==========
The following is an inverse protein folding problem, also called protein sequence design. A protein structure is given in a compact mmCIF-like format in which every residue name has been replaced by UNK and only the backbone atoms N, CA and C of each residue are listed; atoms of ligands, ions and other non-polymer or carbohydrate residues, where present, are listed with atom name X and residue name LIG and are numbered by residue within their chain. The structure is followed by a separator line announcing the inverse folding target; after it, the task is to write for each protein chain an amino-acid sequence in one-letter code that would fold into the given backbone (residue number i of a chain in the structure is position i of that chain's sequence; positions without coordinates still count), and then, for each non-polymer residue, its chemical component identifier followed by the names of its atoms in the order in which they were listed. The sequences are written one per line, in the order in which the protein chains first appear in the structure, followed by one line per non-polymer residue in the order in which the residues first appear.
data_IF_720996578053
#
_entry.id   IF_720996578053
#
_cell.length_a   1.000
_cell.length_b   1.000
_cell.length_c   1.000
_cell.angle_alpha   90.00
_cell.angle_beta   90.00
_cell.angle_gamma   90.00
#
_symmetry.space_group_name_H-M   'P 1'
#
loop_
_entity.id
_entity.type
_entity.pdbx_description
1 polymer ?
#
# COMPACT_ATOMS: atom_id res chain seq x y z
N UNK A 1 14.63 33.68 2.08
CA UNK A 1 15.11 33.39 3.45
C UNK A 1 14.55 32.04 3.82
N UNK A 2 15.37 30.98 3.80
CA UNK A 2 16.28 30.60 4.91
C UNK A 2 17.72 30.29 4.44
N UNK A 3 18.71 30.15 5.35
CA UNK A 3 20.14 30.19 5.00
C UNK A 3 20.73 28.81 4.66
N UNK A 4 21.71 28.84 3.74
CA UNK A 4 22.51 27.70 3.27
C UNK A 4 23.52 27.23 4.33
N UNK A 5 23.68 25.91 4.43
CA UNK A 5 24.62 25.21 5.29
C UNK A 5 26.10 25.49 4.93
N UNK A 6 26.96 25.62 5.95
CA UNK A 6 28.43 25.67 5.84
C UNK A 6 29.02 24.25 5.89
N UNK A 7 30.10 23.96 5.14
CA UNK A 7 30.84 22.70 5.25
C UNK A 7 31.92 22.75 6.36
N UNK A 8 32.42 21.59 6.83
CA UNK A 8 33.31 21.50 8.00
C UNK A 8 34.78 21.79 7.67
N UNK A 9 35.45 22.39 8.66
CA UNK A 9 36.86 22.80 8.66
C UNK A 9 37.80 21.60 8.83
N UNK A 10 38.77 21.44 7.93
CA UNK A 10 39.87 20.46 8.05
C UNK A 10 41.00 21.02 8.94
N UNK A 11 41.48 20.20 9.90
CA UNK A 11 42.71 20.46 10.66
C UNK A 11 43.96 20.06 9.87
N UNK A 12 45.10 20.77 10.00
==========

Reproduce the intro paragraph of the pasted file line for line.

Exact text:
The following is an inverse protein folding problem, also called protein sequence design. A protein structure is given in a compact mmCIF-like format in which every residue name has been replaced by UNK and only the backbone atoms N, CA and C of each residue are listed; atoms of ligands, ions and other non-polymer or carbohydrate residues, where present, are listed with atom name X and residue name LIG and are numbered by residue within their chain. The structure is followed by a separator line announcing the inverse folding target; after it, the task is to write for each protein chain an amino-acid sequence in one-letter code that would fold into the given backbone (residue number i of a chain in the structure is position i of that chain's sequence; positions without coordinates still count), and then, for each non-polymer residue, its chemical component identifier followed by the names of its atoms in the order in which they were listed. The sequences are written one per line, in the order in which the protein chains first appear in the structure, followed by one line per non-polymer residue in the order in which the residues first appear.